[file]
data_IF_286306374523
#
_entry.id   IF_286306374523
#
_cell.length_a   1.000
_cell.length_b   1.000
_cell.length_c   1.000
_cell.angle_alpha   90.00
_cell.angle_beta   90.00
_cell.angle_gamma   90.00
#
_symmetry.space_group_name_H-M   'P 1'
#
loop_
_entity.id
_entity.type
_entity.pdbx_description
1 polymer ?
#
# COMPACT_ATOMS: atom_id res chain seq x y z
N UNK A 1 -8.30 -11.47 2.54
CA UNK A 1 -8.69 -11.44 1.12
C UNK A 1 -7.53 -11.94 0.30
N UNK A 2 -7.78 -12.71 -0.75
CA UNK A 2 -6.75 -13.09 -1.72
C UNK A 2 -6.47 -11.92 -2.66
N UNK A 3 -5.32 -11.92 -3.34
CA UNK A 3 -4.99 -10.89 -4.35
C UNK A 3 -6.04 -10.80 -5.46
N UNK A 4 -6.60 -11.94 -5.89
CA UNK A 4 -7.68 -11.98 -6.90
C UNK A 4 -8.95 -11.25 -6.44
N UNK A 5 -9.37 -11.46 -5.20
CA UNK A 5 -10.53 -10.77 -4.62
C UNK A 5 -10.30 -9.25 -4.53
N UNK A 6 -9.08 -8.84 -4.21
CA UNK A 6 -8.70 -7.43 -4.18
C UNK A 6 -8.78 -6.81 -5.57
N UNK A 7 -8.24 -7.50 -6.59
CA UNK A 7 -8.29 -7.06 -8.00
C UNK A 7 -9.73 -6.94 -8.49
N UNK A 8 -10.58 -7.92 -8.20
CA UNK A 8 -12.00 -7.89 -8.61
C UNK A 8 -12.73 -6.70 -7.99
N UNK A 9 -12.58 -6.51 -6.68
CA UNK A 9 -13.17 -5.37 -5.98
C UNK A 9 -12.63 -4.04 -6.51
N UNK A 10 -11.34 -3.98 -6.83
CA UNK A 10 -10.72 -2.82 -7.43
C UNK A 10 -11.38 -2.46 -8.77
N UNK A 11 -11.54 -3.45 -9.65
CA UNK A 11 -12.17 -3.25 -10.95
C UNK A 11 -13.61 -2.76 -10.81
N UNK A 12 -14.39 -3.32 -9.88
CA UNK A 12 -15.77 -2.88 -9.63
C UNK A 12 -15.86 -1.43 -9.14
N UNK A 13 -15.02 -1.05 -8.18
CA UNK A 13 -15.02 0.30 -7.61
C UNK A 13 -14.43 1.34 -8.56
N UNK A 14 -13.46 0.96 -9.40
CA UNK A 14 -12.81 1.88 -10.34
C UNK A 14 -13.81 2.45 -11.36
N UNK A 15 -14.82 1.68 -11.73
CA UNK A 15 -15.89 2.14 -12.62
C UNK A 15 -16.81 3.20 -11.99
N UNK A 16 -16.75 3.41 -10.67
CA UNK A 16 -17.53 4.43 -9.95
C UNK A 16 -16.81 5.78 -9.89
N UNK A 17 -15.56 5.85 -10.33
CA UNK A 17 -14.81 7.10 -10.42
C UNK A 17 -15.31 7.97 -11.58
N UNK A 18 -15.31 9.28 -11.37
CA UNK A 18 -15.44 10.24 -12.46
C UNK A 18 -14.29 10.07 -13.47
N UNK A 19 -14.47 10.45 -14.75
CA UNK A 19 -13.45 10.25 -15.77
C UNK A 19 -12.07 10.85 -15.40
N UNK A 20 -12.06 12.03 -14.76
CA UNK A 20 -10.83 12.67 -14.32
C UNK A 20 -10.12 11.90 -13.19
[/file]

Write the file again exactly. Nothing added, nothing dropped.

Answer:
data_IF_286306374523
#
_entry.id   IF_286306374523
#
_cell.length_a   1.000
_cell.length_b   1.000
_cell.length_c   1.000
_cell.angle_alpha   90.00
_cell.angle_beta   90.00
_cell.angle_gamma   90.00
#
_symmetry.space_group_name_H-M   'P 1'
#
loop_
_entity.id
_entity.type
_entity.pdbx_description
1 polymer ?
#
# COMPACT_ATOMS: atom_id res chain seq x y z
N UNK A 1 -8.30 -11.47 2.54
CA UNK A 1 -8.69 -11.44 1.12
C UNK A 1 -7.53 -11.94 0.30
N UNK A 2 -7.78 -12.71 -0.75
CA UNK A 2 -6.75 -13.09 -1.72
C UNK A 2 -6.47 -11.92 -2.66
N UNK A 3 -5.32 -11.92 -3.34
CA UNK A 3 -4.99 -10.89 -4.35
C UNK A 3 -6.04 -10.80 -5.46
N UNK A 4 -6.60 -11.94 -5.89
CA UNK A 4 -7.68 -11.98 -6.90
C UNK A 4 -8.95 -11.25 -6.44
N UNK A 5 -9.37 -11.46 -5.20
CA UNK A 5 -10.53 -10.77 -4.62
C UNK A 5 -10.30 -9.25 -4.53
N UNK A 6 -9.08 -8.84 -4.21
CA UNK A 6 -8.70 -7.43 -4.18
C UNK A 6 -8.78 -6.81 -5.57
N UNK A 7 -8.24 -7.50 -6.59
CA UNK A 7 -8.29 -7.06 -8.00
C UNK A 7 -9.73 -6.94 -8.49
N UNK A 8 -10.58 -7.92 -8.20
CA UNK A 8 -12.00 -7.89 -8.61
C UNK A 8 -12.73 -6.70 -7.99
N UNK A 9 -12.58 -6.51 -6.68
CA UNK A 9 -13.17 -5.37 -5.98
C UNK A 9 -12.63 -4.04 -6.51
N UNK A 10 -11.34 -3.98 -6.83
CA UNK A 10 -10.72 -2.82 -7.43
C UNK A 10 -11.38 -2.46 -8.77
N UNK A 11 -11.54 -3.45 -9.65
CA UNK A 11 -12.17 -3.25 -10.95
C UNK A 11 -13.61 -2.76 -10.81
N UNK A 12 -14.39 -3.32 -9.88
CA UNK A 12 -15.77 -2.88 -9.63
C UNK A 12 -15.86 -1.43 -9.14
N UNK A 13 -15.02 -1.05 -8.18
CA UNK A 13 -15.02 0.30 -7.61
C UNK A 13 -14.43 1.34 -8.56
N UNK A 14 -13.46 0.96 -9.40
CA UNK A 14 -12.81 1.88 -10.34
C UNK A 14 -13.81 2.45 -11.36
N UNK A 15 -14.82 1.68 -11.73
CA UNK A 15 -15.89 2.14 -12.62
C UNK A 15 -16.81 3.20 -11.99
N UNK A 16 -16.75 3.41 -10.67
CA UNK A 16 -17.53 4.43 -9.95
C UNK A 16 -16.81 5.78 -9.89
N UNK A 17 -15.56 5.85 -10.33
CA UNK A 17 -14.81 7.10 -10.42
C UNK A 17 -15.31 7.97 -11.58
N UNK A 18 -15.31 9.28 -11.37
CA UNK A 18 -15.44 10.24 -12.46
C UNK A 18 -14.29 10.07 -13.47
N UNK A 19 -14.47 10.45 -14.75
CA UNK A 19 -13.45 10.25 -15.77
C UNK A 19 -12.07 10.85 -15.40
N UNK A 20 -12.06 12.03 -14.76
CA UNK A 20 -10.83 12.67 -14.32
C UNK A 20 -10.12 11.90 -13.19